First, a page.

It may sound easy, but we all know that achieving all of the above takes a lot of effort. Can we take a shortcut without compromising quality or causing costs to explode?
Automated tests exist to ensure the highest quality of the software applications your company plans to bring to the market or use internally for facilitating routine workflows and boosting revenue.
Testing automation helps you achieve these goals, ascertaining that:
All of the application's functional and business requirements are met
The software works efficiently and fits well into the existing architecture
Well-designed automation testing allows you to cover a wide scope of application features and possible situations.
Narrow your goals down to something you can measure. One of the most important considerations is test coverage. Are you testing software units or the application in its entirety? For unit testing, decide which units you want to test. Another best practice in test automation is to test the application for all end-user devices and browsers.
You also need to prioritize your goals. To decide which to do first, perform risk analysis and identify possible failures that may be particularly costly for the company. Once your priorities are set, move on to a more detailed roadmap.
If this is your first time automated testing, you may not have a dedicated testing team yet. As such, it is important to clarify the roles before beginning. Everyone should understand the scope of their individual tasks and how they fit into their schedules.
Once you've defined your goals and the resources necessary to achieve them, you can start drafting the code scripts. Start with a testing scenario, which describes the functionality of the application you want to test. You may need a few such scenarios.
For each scenario, create one or more test cases. The test case describes what your script should do in a very detailed manner, step by step, such as: “Press button A, wait X seconds for the result, check if the result is equal to Y, and proceed to … .”
At this stage, you can start thinking about the reusability of your scripts.
If you test how the application responds to entered data, you do not have to write separate scripts for each entry— for instance, for every weekday if you need to enter weekdays one by one. Instead, use a data set that a script will access during the execution.
You can work with any type of data, including keywords (a special case of data-driven testing). A keyword instructs the testing script to perform a particular action. A keyword set looks like a programming language and is usually delivered in the form of a table. This same table can contain keywords combined with other data, such as names, numbers, dates, etc.
The last step before you can create the scripts is to select the testing framework. Some of these frameworks do not require considerable programming knowledge, which means that later, you can build a testing automation team that includes nonprogrammers.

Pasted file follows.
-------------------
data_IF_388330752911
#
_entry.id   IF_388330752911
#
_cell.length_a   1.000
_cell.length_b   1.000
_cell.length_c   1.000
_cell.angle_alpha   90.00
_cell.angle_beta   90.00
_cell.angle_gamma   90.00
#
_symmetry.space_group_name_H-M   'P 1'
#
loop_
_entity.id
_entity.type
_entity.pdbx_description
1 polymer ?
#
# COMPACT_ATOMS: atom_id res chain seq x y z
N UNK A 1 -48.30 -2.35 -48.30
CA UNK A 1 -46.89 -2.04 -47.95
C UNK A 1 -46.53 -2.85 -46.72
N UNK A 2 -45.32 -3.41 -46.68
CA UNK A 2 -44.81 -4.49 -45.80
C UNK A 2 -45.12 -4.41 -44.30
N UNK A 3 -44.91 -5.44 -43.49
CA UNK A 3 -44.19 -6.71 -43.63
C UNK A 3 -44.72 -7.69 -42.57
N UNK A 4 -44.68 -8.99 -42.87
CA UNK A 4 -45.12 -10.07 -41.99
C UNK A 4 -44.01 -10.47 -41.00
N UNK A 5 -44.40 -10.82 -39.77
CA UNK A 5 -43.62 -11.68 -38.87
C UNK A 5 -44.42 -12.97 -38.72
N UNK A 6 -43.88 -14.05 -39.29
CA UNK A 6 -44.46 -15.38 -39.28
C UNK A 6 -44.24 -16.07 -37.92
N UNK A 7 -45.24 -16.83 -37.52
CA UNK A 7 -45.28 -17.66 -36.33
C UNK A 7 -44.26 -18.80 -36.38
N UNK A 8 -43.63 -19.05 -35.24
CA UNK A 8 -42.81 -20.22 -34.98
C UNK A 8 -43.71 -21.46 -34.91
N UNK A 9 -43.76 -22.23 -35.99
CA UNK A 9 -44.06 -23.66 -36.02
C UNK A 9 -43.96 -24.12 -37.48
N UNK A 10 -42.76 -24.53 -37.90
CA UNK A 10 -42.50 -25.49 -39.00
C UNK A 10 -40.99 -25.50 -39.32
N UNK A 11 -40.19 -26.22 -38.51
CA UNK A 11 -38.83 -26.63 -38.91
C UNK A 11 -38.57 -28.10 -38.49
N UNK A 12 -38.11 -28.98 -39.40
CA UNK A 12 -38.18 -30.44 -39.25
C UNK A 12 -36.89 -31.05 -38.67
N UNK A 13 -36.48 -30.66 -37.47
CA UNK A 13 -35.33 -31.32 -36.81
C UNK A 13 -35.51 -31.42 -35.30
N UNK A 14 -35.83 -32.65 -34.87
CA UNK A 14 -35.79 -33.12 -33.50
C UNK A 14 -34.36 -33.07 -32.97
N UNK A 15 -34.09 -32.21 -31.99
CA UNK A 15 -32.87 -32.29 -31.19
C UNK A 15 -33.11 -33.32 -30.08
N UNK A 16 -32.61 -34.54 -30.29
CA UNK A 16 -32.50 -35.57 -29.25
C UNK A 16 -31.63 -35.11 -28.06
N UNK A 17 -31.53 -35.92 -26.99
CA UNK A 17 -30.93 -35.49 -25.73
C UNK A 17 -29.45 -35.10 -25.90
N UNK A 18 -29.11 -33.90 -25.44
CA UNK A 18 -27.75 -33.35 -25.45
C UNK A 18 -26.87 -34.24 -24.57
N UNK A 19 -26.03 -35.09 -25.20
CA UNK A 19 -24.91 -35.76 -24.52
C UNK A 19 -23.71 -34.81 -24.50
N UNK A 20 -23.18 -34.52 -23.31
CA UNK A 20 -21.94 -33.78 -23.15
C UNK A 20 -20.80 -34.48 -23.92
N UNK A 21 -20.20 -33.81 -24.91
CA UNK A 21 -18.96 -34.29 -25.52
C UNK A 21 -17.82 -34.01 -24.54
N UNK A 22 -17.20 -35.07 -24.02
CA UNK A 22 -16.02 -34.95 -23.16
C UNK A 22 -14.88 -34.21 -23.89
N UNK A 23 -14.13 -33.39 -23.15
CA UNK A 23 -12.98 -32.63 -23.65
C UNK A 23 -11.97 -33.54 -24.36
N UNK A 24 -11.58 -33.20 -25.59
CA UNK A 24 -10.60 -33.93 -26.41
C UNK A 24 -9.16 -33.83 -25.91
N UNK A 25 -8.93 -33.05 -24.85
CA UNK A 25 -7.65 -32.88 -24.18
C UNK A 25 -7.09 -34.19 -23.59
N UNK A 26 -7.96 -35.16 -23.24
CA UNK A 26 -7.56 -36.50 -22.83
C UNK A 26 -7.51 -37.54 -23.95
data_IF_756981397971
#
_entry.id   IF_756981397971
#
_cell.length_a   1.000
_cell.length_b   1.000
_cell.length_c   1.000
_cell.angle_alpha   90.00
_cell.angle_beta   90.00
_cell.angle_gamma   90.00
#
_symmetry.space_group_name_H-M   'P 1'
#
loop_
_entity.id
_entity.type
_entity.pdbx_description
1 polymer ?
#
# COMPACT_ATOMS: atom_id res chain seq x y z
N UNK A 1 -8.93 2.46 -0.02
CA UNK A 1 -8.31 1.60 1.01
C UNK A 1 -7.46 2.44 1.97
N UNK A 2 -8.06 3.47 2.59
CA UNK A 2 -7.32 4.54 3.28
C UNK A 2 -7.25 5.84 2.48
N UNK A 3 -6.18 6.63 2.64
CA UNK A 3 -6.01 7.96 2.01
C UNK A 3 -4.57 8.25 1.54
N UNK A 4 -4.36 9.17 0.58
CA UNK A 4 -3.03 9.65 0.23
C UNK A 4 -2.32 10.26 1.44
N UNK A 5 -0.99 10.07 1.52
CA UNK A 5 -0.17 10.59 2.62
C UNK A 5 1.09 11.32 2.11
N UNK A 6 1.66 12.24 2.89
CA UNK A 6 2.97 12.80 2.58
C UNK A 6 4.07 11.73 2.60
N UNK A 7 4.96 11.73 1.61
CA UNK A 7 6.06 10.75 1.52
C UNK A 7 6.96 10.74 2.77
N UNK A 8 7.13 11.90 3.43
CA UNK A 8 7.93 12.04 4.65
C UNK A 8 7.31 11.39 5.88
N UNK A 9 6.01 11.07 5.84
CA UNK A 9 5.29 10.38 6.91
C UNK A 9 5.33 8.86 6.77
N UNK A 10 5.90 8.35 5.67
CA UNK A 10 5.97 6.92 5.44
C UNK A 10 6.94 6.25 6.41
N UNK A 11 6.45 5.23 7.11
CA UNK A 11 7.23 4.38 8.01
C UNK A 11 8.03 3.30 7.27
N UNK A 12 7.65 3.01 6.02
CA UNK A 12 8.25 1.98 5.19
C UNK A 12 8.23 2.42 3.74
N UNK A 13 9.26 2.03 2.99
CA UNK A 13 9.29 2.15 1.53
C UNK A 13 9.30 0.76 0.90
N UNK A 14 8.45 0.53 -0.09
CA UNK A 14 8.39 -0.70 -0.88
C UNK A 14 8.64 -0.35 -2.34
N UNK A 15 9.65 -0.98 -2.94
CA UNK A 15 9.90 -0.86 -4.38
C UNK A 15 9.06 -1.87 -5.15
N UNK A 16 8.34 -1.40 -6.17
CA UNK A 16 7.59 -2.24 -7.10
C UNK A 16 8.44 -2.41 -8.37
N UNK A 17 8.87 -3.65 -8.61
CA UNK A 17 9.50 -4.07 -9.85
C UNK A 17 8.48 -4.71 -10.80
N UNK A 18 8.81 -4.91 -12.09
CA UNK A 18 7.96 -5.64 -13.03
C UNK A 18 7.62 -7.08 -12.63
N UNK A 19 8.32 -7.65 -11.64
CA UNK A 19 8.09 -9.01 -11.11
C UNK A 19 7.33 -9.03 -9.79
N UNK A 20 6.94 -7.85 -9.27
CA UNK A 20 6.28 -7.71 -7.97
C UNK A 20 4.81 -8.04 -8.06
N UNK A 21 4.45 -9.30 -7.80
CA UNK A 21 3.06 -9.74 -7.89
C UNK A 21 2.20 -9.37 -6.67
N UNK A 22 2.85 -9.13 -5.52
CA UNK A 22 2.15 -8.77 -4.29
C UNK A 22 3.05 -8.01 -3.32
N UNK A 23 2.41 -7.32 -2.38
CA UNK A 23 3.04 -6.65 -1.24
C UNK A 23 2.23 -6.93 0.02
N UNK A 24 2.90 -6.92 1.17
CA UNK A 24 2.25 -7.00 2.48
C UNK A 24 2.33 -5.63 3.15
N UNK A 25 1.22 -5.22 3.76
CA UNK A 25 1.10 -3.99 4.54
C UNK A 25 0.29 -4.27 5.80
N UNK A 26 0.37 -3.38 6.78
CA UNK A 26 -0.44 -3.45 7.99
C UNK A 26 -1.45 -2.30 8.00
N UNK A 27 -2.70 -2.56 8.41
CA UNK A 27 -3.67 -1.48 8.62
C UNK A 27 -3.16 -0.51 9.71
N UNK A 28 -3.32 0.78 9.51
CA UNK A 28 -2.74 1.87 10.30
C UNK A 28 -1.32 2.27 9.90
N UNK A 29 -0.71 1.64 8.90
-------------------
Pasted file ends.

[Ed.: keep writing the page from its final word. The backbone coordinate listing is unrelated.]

The most popular frameworks are:
Once you have decided on a framework—your working tool—and you know what your tests would do exactly, you can start building and running them. We highly recommend executing testing scripts in the cloud, which is more scalable, helping you prevent bottlenecks in the development process.
Quite often, you need to test different features of your application in different combinations, depending on what users do with your application. You can create testing scripts that perform a single operation and then assemble them as you wish, creating a few different automated tests in one leap.
In addition to that, you can build universal scripts and cover the varieties in test cases by feeding them with data sets.
By reusing parts of a testing script to create new ones, you ensure the ultimate coverage of all functionalities that must be tested. Furthermore, you can better catch bugs and other imperfections. A human tester would have to record them manually.
When you run an automated test, the log data is generated in the background, tracking everything that happens during the run. You can use the log files to analyze errors thoroughly or even combine them with the input data to automate the analysis.
Automation testing needs a few prerequisites for you to reap the benefits. But once you've successfully set up your automated tests, you can speed up the development cycle, bringing your software to market earlier. Learn more about automating your tests with our test automation tutorial.
You may also need a testing automation platform that works with your favorite open-source tools, offers pipeline testing, scales quickly, and provides a wide range of simulators. With the Sauce Labs Continuous Testing Cloud, you have a comprehensive test platform with advanced features like extended debugging, test analytics, and seamless integration with the tools you already use. Sign up for free and see for yourself what it can do.